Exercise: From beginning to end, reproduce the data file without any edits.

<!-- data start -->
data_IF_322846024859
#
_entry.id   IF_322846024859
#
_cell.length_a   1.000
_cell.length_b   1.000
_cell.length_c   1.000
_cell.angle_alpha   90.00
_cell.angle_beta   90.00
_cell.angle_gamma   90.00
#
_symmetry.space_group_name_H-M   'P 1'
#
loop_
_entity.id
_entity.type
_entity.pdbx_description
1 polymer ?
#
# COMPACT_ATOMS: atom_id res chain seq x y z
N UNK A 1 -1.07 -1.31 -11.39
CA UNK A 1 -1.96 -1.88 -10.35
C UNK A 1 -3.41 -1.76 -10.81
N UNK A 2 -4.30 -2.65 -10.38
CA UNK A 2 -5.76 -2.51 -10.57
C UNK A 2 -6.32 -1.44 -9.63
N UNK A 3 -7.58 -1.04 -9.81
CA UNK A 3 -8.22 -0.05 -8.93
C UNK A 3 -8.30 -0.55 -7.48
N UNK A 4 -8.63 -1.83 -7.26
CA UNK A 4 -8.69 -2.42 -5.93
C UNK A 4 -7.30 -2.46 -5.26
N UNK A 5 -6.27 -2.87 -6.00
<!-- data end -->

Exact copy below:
data_IF_322846024859
#
_entry.id   IF_322846024859
#
_cell.length_a   1.000
_cell.length_b   1.000
_cell.length_c   1.000
_cell.angle_alpha   90.00
_cell.angle_beta   90.00
_cell.angle_gamma   90.00
#
_symmetry.space_group_name_H-M   'P 1'
#
loop_
_entity.id
_entity.type
_entity.pdbx_description
1 polymer ?
#
# COMPACT_ATOMS: atom_id res chain seq x y z
N UNK A 1 -1.07 -1.31 -11.39
CA UNK A 1 -1.96 -1.88 -10.35
C UNK A 1 -3.41 -1.76 -10.81
N UNK A 2 -4.30 -2.65 -10.38
CA UNK A 2 -5.76 -2.51 -10.57
C UNK A 2 -6.32 -1.44 -9.63
N UNK A 3 -7.58 -1.04 -9.81
CA UNK A 3 -8.22 -0.05 -8.93
C UNK A 3 -8.30 -0.55 -7.48
N UNK A 4 -8.63 -1.83 -7.26
CA UNK A 4 -8.69 -2.42 -5.93
C UNK A 4 -7.30 -2.46 -5.26
N UNK A 5 -6.27 -2.87 -6.00